Cell with Two Male Convicts
Two months ago, I posted about how the the roundhouse panopticon at Stateville Penitentiary in Joliet, MI had become the subject of art photographers David Leventi, Doug Dubois/Jim Goldberg and Andreas Gursky.
These famous names were preceded by anonymous inmate photographers a century previous. Nearly 200 plates from the early 20th century were found by Robert Lawson, a prisoner sentenced to six years in 1969. Lawson was “assigned as an inmate photographer in the Bureau of Identification.”
Lawson: “The B of I maintains mugshots, fingerprints, and criminal records of convicts from the early days of the prison. In a corner of the basement darkroom in a few drawers of an old filing cabinet were several hundred glass-plate negatives which documented Joliet prison around the turn of the century. I spent most of my two years working in these darkrooms, producing a blend of public relations and evidence photographs for the prison administration. The photographs were used in penal publications and were occasionally released to news agencies to illustrate the events and social progress of the prison.”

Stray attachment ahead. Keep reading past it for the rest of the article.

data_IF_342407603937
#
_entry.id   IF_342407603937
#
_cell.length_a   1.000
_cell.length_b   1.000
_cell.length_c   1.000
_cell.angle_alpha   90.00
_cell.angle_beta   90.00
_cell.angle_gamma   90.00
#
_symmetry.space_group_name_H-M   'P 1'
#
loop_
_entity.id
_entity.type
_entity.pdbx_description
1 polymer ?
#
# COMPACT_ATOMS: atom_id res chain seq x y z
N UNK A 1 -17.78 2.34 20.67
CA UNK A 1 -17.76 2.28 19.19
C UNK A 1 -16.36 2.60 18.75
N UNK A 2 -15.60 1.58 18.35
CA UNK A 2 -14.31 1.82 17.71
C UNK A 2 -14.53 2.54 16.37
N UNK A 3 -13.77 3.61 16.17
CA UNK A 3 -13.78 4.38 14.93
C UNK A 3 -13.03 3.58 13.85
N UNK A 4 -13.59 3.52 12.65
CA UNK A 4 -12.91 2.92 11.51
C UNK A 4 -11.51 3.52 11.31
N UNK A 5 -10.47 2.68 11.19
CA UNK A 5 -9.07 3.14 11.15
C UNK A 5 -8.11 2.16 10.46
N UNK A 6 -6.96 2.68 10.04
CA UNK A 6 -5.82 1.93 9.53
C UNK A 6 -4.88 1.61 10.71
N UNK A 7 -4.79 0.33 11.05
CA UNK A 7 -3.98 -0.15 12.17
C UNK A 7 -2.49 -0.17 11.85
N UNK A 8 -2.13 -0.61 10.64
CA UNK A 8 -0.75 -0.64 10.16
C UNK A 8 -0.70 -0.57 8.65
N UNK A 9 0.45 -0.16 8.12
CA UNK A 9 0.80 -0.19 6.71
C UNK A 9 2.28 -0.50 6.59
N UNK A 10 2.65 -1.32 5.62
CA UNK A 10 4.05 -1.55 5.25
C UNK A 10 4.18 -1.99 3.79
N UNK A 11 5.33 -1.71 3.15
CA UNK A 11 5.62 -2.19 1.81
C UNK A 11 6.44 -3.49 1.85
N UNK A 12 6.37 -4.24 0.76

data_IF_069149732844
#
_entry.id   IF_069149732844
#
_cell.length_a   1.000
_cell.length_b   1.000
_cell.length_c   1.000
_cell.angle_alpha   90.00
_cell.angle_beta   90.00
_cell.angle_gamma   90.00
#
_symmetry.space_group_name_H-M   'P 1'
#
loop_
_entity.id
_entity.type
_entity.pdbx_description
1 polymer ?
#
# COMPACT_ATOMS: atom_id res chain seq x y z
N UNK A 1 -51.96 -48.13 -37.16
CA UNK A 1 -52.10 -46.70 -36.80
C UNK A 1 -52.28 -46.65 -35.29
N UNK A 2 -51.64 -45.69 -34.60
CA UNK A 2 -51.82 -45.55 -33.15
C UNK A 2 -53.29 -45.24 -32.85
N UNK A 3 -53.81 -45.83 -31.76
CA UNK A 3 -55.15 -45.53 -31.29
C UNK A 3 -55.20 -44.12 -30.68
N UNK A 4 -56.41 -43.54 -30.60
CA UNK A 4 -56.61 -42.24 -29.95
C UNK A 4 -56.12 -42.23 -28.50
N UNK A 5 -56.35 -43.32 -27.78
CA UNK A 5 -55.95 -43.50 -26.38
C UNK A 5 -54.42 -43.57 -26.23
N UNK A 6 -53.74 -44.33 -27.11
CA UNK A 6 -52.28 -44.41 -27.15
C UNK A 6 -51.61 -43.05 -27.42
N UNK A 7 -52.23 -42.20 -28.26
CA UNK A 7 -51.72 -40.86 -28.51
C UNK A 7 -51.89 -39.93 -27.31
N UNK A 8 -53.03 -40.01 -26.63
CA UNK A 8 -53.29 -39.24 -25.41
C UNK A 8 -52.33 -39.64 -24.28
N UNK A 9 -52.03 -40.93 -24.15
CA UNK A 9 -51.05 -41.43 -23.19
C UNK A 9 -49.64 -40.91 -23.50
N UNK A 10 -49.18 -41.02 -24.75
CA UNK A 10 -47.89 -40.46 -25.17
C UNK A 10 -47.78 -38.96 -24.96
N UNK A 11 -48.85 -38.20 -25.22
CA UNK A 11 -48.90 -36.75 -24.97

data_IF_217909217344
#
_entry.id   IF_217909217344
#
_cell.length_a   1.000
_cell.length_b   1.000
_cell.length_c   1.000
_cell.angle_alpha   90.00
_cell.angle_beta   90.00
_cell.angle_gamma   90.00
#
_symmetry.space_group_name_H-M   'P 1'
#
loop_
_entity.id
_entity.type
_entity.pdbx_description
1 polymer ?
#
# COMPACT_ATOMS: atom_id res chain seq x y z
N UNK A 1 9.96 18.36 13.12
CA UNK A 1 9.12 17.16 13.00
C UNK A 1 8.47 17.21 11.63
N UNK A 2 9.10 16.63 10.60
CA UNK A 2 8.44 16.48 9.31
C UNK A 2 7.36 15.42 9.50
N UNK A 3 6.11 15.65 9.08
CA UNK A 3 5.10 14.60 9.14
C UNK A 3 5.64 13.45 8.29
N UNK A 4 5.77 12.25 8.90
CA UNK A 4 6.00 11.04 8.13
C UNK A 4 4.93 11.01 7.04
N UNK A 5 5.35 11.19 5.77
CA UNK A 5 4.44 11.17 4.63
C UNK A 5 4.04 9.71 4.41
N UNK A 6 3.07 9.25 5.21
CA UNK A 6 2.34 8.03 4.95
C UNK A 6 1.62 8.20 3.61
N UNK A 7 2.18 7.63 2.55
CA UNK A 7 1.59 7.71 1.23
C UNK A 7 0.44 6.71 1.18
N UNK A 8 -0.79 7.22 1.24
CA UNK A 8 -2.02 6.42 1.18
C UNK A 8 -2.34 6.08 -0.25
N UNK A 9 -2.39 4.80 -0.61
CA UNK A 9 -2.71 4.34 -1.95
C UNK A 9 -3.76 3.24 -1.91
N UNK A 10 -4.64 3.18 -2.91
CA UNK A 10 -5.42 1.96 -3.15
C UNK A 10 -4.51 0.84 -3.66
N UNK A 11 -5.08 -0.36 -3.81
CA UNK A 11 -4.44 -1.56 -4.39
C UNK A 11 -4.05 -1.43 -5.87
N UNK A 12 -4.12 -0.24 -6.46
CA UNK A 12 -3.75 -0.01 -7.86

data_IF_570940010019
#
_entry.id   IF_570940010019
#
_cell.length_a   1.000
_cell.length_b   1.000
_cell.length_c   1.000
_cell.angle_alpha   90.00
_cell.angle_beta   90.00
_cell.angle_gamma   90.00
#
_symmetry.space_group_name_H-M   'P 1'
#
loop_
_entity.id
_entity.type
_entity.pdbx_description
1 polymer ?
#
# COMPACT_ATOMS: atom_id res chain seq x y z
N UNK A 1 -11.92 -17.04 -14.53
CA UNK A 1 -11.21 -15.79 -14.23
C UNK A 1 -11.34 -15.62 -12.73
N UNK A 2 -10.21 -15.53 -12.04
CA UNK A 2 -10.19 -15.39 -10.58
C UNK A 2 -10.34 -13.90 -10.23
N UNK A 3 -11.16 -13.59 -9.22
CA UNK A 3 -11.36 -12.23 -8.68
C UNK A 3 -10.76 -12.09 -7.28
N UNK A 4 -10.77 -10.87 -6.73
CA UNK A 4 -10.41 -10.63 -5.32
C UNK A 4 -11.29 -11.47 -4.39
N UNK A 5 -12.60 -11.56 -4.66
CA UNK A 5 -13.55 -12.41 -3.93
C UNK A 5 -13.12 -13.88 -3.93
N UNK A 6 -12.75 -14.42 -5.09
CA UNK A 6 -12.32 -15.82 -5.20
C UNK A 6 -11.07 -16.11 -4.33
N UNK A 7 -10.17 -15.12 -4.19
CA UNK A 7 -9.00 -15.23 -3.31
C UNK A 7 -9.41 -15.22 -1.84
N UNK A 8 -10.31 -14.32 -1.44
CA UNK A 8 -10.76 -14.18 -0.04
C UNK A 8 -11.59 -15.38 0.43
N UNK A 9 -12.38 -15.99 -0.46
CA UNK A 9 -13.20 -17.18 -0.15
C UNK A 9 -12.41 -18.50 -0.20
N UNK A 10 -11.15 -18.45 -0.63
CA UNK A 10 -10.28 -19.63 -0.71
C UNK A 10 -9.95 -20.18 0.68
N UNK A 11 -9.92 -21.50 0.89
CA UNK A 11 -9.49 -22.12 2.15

“The photographs were made by inmate photographers, although their identities still have not been determined. Prison records from 1915 indicate that there were five convicts who listed their previous occupation as photographer. Reports also document that there was a room in the prison designated as the “Photograph Gallery” and that the current warden, Edmund M. Allen, had an annual budget for photographic expenses of almost $1000, approximately three times greater than that of previous administrations.”
“These public relations photographs were taken by an anonymous series of inmate photographers under official direction. It was not necessarily their purpose to create a clear understanding of what prison is and what it does to the minds of those who live there, but it was their purpose to illustrate the progressive changes which were taking place during an era of penal reform which lasted until the beginning of World War I, when public and political attention was diverted to other areas.“
The intriguing story of historical prison photography and later discovery have been reported in publications and featured in James R. Hugunin’s, 1996 survey of prison photography, Discipline and Photograph: The Prison Experience, which is the primary academic work on the history of prison photography in public domain.
Cell for Female Prisoner
Chaplin with Four Inmate Assistants, ca. 1910
Thanks to Stan for the tip.